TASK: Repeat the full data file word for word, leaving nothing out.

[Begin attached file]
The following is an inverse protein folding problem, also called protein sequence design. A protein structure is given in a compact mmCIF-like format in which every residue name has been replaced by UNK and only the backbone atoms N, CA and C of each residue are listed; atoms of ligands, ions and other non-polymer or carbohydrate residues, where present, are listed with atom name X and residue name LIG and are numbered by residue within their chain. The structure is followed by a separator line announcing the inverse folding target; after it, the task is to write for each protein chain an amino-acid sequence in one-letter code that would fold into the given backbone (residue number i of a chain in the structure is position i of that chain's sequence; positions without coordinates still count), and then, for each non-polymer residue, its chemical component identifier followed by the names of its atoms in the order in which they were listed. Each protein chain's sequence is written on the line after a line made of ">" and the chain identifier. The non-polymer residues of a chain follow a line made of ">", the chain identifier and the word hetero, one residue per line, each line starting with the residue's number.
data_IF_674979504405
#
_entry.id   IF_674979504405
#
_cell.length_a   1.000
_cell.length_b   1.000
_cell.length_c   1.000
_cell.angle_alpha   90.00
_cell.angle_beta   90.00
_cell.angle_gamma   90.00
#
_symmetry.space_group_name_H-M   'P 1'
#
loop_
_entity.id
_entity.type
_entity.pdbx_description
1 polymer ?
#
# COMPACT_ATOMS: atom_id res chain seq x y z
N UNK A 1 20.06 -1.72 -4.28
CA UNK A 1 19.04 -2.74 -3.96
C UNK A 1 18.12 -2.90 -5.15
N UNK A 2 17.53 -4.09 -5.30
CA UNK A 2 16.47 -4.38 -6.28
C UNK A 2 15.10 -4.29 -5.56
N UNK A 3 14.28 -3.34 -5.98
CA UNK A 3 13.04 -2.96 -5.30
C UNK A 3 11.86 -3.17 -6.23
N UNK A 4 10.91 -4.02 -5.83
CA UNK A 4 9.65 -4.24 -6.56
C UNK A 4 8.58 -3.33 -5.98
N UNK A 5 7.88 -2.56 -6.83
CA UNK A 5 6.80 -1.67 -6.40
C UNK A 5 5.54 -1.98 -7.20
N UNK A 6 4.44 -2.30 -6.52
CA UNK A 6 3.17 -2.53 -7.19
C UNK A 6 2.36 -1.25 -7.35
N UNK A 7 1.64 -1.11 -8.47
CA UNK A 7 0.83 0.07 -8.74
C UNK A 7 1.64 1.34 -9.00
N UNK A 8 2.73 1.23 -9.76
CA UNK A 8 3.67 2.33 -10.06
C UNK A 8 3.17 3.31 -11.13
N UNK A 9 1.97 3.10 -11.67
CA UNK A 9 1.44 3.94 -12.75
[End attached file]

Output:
The following is an inverse protein folding problem, also called protein sequence design. A protein structure is given in a compact mmCIF-like format in which every residue name has been replaced by UNK and only the backbone atoms N, CA and C of each residue are listed; atoms of ligands, ions and other non-polymer or carbohydrate residues, where present, are listed with atom name X and residue name LIG and are numbered by residue within their chain. The structure is followed by a separator line announcing the inverse folding target; after it, the task is to write for each protein chain an amino-acid sequence in one-letter code that would fold into the given backbone (residue number i of a chain in the structure is position i of that chain's sequence; positions without coordinates still count), and then, for each non-polymer residue, its chemical component identifier followed by the names of its atoms in the order in which they were listed. Each protein chain's sequence is written on the line after a line made of ">" and the chain identifier. The non-polymer residues of a chain follow a line made of ">", the chain identifier and the word hetero, one residue per line, each line starting with the residue's number.
data_IF_674979504405
#
_entry.id   IF_674979504405
#
_cell.length_a   1.000
_cell.length_b   1.000
_cell.length_c   1.000
_cell.angle_alpha   90.00
_cell.angle_beta   90.00
_cell.angle_gamma   90.00
#
_symmetry.space_group_name_H-M   'P 1'
#
loop_
_entity.id
_entity.type
_entity.pdbx_description
1 polymer ?
#
# COMPACT_ATOMS: atom_id res chain seq x y z
N UNK A 1 20.06 -1.72 -4.28
CA UNK A 1 19.04 -2.74 -3.96
C UNK A 1 18.12 -2.90 -5.15
N UNK A 2 17.53 -4.09 -5.30
CA UNK A 2 16.47 -4.38 -6.28
C UNK A 2 15.10 -4.29 -5.56
N UNK A 3 14.28 -3.34 -5.98
CA UNK A 3 13.04 -2.96 -5.30
C UNK A 3 11.86 -3.17 -6.23
N UNK A 4 10.91 -4.02 -5.83
CA UNK A 4 9.65 -4.24 -6.56
C UNK A 4 8.58 -3.33 -5.98
N UNK A 5 7.88 -2.56 -6.83
CA UNK A 5 6.80 -1.67 -6.40
C UNK A 5 5.54 -1.98 -7.20
N UNK A 6 4.44 -2.30 -6.52
CA UNK A 6 3.17 -2.53 -7.19
C UNK A 6 2.36 -1.25 -7.35
N UNK A 7 1.64 -1.11 -8.47
CA UNK A 7 0.83 0.07 -8.74
C UNK A 7 1.64 1.34 -9.00
N UNK A 8 2.73 1.23 -9.76
CA UNK A 8 3.67 2.33 -10.06
C UNK A 8 3.17 3.31 -11.13
N UNK A 9 1.97 3.10 -11.67
CA UNK A 9 1.44 3.94 -12.75